PARIS, Oct. 31 (UPI) -- Bernard de Nonancourt, who found half a million bottles of stolen French wine in German Nazi leader Adolf Hitler's cellars, has died at age 90.
De Nonancourt, president of the Laurent-Perrier Champagne Group, died Friday evening, Radio France Internationale reported.
At the end of World War II in 1945, de Nonancourt, then a sergeant, blew open the steel door of Hitler's wine cellar near his Eagle's Nest in Bavaria. He and his men found hundreds of cases of 1928 Salon champagne he had seen being stolen by the Germans when they occupied France in 1940.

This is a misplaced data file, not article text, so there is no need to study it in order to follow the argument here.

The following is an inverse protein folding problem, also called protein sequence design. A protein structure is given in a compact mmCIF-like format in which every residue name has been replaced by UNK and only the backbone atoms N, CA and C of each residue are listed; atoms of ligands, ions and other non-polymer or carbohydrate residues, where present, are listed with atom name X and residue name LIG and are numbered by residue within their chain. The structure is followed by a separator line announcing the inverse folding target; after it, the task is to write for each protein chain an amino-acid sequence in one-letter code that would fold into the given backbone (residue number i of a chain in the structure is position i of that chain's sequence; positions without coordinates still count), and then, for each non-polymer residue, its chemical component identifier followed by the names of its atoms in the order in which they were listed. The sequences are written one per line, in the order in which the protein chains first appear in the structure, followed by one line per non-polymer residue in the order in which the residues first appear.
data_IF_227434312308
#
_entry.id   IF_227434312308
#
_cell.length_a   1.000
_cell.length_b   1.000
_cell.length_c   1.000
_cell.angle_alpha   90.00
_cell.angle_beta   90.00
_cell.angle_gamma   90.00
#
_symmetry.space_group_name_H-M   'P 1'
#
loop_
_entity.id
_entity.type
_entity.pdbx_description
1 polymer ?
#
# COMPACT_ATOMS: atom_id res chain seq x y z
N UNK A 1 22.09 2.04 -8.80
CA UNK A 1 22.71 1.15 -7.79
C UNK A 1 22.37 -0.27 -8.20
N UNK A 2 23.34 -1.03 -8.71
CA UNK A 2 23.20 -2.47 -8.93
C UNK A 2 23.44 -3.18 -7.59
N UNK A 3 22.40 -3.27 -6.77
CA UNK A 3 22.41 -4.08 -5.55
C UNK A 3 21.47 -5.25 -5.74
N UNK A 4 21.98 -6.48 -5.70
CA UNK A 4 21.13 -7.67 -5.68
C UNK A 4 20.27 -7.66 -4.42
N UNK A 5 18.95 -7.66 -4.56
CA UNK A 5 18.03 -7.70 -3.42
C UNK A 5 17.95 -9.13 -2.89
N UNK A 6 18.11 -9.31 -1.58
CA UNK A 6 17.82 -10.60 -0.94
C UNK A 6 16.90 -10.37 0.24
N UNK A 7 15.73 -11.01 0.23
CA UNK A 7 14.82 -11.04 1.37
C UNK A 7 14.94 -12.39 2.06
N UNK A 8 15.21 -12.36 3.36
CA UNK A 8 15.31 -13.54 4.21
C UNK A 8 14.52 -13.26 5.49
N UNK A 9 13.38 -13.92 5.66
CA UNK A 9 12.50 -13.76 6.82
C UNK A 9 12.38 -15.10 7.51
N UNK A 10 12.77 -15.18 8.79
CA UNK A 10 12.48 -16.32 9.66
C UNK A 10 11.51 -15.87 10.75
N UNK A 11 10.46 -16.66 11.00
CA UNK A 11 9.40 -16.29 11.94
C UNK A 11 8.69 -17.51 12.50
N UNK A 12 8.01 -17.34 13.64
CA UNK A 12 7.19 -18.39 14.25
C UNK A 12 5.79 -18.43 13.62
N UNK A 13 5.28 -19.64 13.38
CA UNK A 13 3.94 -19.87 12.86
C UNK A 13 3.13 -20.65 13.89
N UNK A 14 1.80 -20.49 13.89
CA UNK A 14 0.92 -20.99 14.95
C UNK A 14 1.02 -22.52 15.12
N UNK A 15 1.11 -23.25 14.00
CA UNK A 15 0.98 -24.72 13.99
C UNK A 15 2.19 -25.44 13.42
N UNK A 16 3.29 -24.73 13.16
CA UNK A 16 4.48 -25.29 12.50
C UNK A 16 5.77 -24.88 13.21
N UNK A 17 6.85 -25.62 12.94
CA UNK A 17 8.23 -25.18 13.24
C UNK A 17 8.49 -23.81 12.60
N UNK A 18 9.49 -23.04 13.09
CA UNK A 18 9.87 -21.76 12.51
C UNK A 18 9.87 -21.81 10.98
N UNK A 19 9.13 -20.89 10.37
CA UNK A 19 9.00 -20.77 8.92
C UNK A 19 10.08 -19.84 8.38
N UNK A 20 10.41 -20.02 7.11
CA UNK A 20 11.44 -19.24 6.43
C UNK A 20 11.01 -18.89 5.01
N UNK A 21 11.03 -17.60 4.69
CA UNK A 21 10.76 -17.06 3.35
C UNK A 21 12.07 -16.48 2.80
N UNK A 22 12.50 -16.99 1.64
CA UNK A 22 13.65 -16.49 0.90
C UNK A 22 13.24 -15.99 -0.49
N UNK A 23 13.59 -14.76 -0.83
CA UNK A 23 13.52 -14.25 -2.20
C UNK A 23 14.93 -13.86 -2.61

De Nonancourt ran Laurent-Perrier for more than 50 years. His mother, Marie-Louise Lanson de Nonancourt, bought a small champagne company in 1938. Bernard's older brother, Maurice, was intended to succeed her, but he died in a concentration camp during the war.
De Nonancourt's daughters, Alexandra and Stephanie, will take over the business.